Book launches and reviews, Summer 2006

Society, Religion and Culture in Seventeenth Century Nottingham edited by Martyn Bennett

Martyn Bennett will be known to Thoroton members through occasional lectures to the society, and for his Record Series volume of the Upton Constables' Book. Martyn has edited this collection of essays written by staff and former postgraduate students from Nottingham Trent University's early modern social history symposium, FORWARD. It brings together the results of recent research on a wide range of social phenomena, such as Kirsteen Macpherson-Bardell's essay on witchcraft, crime, the road to civil war, and literary culture. Essays on religion by Ken Gibson and Stuart Jennings look at the career of minister Richard Bernard and Protestant dissent in the county up to 1662. The late Anne Mitson's essay on credit networks in rural communities points the way to the funding of the agricultural revolution, whilst Linda Lees explores the crime women committed in the county. The book provides fascinating insights into the county's history during the 17th century, and sheds interesting light on the national story during this most exciting of periods. With a preface from the Thoroton Society's Chairman, the book is well worth a read! Unfortunately it needs to be read from a library copy, since Edwin Mellen Press has priced it at £69.95p.

John Beckett

Lost Houses of Nottinghamshire by Philip E Jones

(Nottinghamshire County Council, 2006. Price £5.99; Available from Thoroton bookstall, Nottinghamshire Archives and public libraries)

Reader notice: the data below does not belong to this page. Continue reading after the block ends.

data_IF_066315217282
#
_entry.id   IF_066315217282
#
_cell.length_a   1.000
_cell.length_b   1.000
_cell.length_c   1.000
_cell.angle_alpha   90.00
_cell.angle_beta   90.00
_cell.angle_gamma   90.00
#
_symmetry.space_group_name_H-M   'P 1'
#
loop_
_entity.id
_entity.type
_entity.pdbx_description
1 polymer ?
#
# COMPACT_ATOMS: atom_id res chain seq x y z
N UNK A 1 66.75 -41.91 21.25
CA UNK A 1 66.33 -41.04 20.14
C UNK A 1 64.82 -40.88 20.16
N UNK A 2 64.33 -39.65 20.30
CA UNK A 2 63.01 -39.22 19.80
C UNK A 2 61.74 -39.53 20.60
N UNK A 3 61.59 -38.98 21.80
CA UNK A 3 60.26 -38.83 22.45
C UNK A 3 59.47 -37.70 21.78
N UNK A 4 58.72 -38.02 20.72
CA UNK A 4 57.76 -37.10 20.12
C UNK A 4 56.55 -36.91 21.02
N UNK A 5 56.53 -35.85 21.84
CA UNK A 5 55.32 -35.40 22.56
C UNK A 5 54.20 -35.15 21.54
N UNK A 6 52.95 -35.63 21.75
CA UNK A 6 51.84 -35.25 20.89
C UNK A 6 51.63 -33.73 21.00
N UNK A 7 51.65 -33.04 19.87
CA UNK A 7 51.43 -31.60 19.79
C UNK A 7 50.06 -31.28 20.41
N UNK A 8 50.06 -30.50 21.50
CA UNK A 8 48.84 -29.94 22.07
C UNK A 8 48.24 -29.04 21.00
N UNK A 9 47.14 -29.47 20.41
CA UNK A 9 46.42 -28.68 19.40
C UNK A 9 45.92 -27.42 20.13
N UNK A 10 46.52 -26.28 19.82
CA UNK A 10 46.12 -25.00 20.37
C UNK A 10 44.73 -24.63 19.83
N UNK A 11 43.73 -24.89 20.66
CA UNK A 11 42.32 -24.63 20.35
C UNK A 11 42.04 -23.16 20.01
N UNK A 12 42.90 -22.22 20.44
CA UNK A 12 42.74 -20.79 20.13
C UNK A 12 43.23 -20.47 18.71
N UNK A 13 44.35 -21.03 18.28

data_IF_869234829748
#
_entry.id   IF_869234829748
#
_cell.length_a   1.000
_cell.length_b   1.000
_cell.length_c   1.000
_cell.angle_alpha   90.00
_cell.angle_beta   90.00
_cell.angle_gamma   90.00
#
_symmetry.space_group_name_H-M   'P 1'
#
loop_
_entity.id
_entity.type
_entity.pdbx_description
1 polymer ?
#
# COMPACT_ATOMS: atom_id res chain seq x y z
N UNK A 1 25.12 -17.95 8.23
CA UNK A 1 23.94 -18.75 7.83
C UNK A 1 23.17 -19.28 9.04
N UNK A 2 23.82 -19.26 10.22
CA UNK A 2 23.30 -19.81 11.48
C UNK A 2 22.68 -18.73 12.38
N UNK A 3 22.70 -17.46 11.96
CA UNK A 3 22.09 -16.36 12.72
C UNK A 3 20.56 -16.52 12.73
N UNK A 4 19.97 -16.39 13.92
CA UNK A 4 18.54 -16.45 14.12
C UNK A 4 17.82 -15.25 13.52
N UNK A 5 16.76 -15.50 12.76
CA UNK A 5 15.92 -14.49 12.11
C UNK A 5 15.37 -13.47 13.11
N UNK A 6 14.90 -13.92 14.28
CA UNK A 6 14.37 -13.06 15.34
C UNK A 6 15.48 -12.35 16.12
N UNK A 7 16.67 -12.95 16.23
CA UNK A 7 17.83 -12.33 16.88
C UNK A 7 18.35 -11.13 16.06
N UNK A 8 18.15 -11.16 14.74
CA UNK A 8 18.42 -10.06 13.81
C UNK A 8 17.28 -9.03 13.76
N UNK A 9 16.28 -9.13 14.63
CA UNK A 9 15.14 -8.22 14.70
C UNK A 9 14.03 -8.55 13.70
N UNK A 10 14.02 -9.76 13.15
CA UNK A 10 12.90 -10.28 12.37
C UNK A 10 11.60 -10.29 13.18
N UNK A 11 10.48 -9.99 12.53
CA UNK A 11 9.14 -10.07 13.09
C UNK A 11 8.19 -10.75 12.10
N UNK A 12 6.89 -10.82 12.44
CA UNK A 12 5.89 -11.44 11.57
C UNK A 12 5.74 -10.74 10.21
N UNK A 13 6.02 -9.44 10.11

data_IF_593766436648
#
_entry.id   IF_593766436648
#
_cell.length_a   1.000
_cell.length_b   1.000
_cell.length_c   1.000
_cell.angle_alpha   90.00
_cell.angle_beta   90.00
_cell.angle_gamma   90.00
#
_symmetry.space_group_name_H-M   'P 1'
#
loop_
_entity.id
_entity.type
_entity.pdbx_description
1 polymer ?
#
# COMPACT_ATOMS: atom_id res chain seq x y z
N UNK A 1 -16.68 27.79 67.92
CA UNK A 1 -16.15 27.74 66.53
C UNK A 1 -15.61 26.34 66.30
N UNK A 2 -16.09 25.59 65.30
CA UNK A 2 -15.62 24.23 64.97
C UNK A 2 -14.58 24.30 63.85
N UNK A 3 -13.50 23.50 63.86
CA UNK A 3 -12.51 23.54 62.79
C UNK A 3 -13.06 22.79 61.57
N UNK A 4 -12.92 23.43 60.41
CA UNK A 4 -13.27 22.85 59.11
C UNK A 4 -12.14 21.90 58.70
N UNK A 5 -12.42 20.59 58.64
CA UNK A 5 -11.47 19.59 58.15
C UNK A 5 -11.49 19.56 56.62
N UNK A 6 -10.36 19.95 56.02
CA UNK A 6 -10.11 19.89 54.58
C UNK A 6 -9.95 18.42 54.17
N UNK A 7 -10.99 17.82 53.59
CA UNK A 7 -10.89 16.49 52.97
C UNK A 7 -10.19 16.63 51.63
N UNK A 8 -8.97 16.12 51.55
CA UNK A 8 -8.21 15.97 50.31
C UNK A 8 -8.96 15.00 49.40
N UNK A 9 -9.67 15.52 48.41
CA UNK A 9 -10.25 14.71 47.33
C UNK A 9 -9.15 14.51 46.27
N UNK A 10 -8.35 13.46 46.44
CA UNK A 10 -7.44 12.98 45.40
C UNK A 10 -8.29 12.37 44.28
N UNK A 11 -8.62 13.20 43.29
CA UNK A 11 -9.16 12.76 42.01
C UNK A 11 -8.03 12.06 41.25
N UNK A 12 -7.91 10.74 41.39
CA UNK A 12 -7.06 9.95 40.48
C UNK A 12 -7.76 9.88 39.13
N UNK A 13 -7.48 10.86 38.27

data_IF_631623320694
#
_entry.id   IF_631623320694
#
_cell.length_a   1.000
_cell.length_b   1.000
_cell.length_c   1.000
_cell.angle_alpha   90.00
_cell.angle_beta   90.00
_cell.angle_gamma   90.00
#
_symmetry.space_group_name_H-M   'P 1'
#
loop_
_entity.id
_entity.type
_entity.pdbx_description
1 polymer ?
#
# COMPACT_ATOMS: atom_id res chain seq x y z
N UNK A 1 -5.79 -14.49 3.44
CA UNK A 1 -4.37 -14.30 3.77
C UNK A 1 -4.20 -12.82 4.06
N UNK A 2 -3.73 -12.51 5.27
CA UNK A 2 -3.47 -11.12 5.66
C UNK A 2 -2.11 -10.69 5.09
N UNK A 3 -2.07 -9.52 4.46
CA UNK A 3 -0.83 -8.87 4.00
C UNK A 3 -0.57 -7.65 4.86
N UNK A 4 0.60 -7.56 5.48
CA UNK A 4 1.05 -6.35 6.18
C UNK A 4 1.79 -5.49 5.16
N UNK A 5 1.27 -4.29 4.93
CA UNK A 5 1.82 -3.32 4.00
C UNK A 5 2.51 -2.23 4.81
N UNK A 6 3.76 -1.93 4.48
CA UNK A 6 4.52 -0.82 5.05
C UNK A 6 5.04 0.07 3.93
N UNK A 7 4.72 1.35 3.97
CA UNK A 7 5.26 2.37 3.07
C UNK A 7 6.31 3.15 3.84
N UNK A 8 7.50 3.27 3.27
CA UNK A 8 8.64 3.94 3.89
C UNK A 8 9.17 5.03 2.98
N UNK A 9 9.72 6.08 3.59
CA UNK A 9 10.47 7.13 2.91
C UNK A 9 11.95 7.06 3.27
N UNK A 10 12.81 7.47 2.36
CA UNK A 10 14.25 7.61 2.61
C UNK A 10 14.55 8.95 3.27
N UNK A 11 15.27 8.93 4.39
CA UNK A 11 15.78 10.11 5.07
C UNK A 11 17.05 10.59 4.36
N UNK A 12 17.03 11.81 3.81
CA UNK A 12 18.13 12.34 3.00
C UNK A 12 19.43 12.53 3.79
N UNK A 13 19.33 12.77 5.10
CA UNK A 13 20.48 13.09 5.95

Philip Jones, a member of Thoroton Council, has written this short illustrated book for Nottinghamshire County Council. Despite its title, the book is actually about more than sixty of the larger country houses that have disappeared from the county over the past six centuries, and this gives it a certain nostalgia value. Many of the houses discussed here have been 'lost' since 1918, and the fact that they are described as such suggests a sense of mourning which would have been missing if the book had been titled 'Demolished Houses of Nottinghamshire'. Although some of the houses were lost long ago, including the splendid Haughton Hall, the majority have come down since 1918 because they were redundant and unsaleable on a market awash with such properties. We might yearn after Nuthall Temple - as I do each time I join the Ml at junction 26 - or the glories of Clumber, let alone many of the smaller houses illustrated in the book; but their loss has been a product of market forces in a world which no longer includes servants. Country houses were a unique British phenomenon, but they were also about the land and estates that went with them, and when these were sold the house often became untenable. Perhaps we should be thankful for those that did survive! The book will be on sale on the Thoroton bookstall, and is an easy read with lots of illustrations, some of which I had not previously seen.
John Beckett

Architecture and Regeneration for the New Millennium
by Kenneth Powell

(Photography by Martine Hamilton Knight. Merrell, £24.95)

Author Kenneth Powell is one of the country's finest architectural writers, and he records in a very easy manner the regeneration and development that has taken place in the City over the last quarter of a century. His text is enhanced - graced, perhaps - by the fine photography of Nottingham architectural photographer Martine Hamilton Knight.

After an introduction covering briefly the history, architecture and present state of Nottingham, six chapters (The Lace Market, Canal Corridor, City of Business, City of Learning, City of Culture, and City of Leisure) examine and assess over sixty major projects. There is a foreword by Sir Paul Smith and an afterword by Cllr Jon Collins. Well-known schemes up and running are featured, as well as others in the pipeline, with designs coming from both national and local architectural practices. Where appropriate a few buildings outside of the City's boundary are included. This is a handsomely produced book that will give pleasure and delightful surprise to many, whilst being an inspirational resource for developers and planners.
Ken Brand

Note: The book was the best selling non-fiction book at Waterstones during the first week of May.